| Soli Sorabjee in New Delhi on Monday. Picture by Jagdish Yadav
New Delhi, Aug. 11: In the wake of criticism by attorney-general Soli J. Sorabjee of the Supreme Court judgment against strikes by government employees, the Centre may refer the matter to a larger bench, perhaps a five-judge full Constitution bench.
Law ministry sources said the two-judge bench of Justices M.B. Shah and A.R. Lakshmanan “could not have said” that government employees have no “legal or statutory right” to strike and that “trade unions have no guaranteed right to effective collective bargaining”.
The bench examining the strike by Tamil Nadu staff and their subsequent dismissal had ruled that government employees had no “fundamental/constitutional, legal/statutory, moral/equitable/justifiable right” to strike.
“There may not be a fundamental right to strike, but how could it be that there is no legal or statutory right to strike'” asked a law ministry official.
Officials of the ministry argued that under the Industrial Disputes Act and provisions of labour laws, a trade union or an employees’ body is legally empowered to give notice for a strike and, if conciliation fails, resort to action.
Sorabjee said it was “beyond comprehension” that the court’s “dicta was (that) there is no moral or equitable justification to go on strike”.
“Right to strike is an important weapon in the armoury of workers and has been recognised by almost all democratic countries as a mode of redress to resolve the grievances of workers,” he said.
“There are occasions when long-standing and genuine grievances of workers causing tremendous suffering to them and their families have been ignored and remain unremedied. In such situations, workers are left with no option but to exercise their cherished right to strike.”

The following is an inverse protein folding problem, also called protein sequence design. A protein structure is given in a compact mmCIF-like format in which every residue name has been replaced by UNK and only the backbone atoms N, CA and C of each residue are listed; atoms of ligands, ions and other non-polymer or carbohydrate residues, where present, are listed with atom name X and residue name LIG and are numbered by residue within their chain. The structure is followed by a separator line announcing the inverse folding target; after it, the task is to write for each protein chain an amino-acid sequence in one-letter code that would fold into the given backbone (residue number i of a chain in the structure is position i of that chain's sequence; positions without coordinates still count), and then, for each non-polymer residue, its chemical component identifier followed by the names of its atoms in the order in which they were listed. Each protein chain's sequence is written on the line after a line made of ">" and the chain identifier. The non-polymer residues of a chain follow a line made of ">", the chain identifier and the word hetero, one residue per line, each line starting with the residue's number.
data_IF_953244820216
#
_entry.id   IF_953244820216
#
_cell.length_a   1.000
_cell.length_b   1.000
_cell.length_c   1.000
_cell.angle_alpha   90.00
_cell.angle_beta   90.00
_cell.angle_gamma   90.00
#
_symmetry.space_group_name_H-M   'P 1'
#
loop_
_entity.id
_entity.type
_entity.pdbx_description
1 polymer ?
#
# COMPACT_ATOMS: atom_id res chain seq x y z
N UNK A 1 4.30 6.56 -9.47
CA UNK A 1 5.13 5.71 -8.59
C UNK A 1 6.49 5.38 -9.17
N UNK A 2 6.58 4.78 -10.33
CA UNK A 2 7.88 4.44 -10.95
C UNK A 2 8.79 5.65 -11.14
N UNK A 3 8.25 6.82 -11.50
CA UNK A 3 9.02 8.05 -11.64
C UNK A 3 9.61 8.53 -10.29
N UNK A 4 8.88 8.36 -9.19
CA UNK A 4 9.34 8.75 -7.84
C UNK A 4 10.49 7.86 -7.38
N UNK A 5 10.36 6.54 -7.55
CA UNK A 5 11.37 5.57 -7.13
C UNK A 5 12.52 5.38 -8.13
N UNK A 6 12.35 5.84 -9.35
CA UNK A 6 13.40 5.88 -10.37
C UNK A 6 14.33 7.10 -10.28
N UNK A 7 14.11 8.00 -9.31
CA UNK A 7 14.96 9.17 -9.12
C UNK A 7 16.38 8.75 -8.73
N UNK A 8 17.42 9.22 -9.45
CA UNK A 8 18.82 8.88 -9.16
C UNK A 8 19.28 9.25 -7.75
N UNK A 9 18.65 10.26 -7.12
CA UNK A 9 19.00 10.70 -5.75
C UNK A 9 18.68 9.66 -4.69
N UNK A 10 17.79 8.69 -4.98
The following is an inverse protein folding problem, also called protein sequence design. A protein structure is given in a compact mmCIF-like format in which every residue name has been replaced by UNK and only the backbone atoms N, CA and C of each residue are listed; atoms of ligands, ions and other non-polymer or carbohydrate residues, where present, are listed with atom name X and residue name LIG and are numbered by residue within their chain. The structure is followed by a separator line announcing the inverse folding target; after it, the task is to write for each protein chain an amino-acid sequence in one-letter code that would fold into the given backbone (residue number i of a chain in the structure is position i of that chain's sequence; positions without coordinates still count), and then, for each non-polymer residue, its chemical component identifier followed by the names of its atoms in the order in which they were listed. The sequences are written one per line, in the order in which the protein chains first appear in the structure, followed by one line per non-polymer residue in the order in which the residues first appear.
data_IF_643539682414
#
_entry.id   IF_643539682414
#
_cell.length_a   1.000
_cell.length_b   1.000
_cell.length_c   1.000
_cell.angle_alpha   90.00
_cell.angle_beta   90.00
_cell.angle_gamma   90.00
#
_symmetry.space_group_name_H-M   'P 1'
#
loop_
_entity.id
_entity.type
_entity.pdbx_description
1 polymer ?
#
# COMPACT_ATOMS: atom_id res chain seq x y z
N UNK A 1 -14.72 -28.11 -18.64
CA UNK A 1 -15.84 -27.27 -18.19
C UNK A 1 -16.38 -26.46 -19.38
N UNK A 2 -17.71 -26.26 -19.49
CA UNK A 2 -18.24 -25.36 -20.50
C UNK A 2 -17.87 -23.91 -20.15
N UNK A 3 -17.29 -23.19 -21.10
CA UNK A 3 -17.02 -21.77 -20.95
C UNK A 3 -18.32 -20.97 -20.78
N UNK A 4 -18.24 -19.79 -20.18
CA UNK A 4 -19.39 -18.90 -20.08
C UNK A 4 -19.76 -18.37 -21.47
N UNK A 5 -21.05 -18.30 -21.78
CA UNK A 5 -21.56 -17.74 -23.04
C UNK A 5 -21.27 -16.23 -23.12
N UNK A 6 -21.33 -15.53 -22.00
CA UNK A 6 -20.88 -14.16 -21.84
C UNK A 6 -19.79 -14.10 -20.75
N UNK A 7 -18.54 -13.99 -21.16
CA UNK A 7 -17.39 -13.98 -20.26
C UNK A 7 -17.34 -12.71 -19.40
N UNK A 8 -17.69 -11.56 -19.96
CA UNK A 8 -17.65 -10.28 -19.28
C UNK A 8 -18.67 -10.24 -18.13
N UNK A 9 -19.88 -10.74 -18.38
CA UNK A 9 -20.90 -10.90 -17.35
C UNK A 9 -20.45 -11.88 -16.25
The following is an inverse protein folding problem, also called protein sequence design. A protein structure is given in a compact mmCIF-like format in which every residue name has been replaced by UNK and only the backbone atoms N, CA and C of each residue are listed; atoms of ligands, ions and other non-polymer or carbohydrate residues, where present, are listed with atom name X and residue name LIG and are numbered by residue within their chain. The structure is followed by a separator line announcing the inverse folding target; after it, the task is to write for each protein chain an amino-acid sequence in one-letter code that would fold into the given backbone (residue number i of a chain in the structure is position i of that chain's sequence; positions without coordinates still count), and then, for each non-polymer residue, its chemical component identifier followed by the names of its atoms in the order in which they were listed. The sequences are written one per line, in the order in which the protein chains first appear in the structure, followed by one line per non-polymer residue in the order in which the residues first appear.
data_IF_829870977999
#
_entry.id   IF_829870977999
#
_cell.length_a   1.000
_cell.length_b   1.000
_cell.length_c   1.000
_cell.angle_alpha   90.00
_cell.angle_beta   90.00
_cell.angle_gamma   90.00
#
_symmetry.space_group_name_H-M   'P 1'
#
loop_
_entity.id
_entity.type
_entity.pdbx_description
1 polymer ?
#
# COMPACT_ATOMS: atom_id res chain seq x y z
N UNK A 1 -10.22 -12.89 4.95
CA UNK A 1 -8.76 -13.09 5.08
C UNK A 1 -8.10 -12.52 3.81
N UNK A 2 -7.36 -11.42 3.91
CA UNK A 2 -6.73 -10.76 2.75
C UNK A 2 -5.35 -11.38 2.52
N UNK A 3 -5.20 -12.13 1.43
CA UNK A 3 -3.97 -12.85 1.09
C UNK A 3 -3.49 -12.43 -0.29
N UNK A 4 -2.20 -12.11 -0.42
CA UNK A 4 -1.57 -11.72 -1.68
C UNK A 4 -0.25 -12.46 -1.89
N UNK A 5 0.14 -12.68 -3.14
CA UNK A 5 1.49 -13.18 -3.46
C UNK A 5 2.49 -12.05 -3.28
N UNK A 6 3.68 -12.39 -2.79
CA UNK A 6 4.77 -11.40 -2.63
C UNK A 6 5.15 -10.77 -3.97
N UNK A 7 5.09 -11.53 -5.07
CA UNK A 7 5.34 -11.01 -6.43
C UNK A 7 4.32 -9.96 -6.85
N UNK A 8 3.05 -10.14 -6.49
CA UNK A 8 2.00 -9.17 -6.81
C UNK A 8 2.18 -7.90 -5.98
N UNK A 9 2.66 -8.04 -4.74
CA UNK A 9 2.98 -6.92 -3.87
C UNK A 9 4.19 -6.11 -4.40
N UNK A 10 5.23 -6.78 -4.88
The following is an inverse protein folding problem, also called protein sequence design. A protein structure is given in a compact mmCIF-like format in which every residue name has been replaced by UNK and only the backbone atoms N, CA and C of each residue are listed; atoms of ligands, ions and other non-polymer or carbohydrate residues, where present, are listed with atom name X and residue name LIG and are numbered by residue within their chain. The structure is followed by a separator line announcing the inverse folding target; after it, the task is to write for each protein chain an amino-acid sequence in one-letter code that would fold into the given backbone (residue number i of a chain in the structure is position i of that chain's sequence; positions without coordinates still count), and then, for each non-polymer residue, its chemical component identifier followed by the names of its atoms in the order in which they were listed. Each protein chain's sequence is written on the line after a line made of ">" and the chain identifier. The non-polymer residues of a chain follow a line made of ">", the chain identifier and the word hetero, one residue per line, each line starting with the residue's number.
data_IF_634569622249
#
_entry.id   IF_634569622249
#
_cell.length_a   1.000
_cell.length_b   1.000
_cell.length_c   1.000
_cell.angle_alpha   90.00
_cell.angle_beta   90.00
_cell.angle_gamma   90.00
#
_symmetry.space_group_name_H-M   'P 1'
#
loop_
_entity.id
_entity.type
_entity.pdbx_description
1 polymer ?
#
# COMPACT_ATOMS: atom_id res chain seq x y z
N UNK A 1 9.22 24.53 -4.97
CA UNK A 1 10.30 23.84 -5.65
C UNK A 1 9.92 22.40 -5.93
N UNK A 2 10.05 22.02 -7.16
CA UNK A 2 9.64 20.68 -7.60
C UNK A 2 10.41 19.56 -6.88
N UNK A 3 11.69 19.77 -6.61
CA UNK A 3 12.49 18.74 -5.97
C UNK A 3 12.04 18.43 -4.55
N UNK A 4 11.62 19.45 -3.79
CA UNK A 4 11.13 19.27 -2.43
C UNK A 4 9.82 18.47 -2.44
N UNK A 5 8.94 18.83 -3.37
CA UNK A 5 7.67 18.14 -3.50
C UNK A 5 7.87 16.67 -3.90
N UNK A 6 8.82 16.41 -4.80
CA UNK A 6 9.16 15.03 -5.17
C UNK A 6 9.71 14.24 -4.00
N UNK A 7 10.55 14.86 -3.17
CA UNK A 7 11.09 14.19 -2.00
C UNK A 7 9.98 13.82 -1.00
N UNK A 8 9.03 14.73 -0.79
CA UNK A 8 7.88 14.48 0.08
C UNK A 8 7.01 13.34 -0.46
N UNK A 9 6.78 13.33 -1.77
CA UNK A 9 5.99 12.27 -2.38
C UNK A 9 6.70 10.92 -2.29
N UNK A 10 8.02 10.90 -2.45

“Gandhiji had formulated certain maxims relating to strikes, one of which was that there should be no strike without a real grievance. He did not rule out strikes altogether,” Sorabjee said.
He admitted, though, that trade unions can be and are unreasonable in their demands and strikes are undertaken to pressure the management.
“But instances are also not unknown when employers have been intransigent and insensitive to the just demands of workers.”
The attorney-general emphasised the point — made by the court — that frequent and indiscriminate strikes cause serious inconvenience to the public and hinder functioning of the administration, but argued that this did not take away the “moral and legal” right to strike for just causes.
“The crux of the matter is that there should be no generalisation. Strikes have to be judged on a case-to-case basis without recourse to absolutism.”
“This strong opinion of the AG on a judgment of the apex court has made its impact, thereby prompting proper action of referring the matter to a larger bench,” said a legal source.
The attorney-general is the country’s top law officer.
The move to go before a full bench also comes in the backdrop of some political parties — the CPM being the most vocal, asking for government intervention — protesting against the judgment.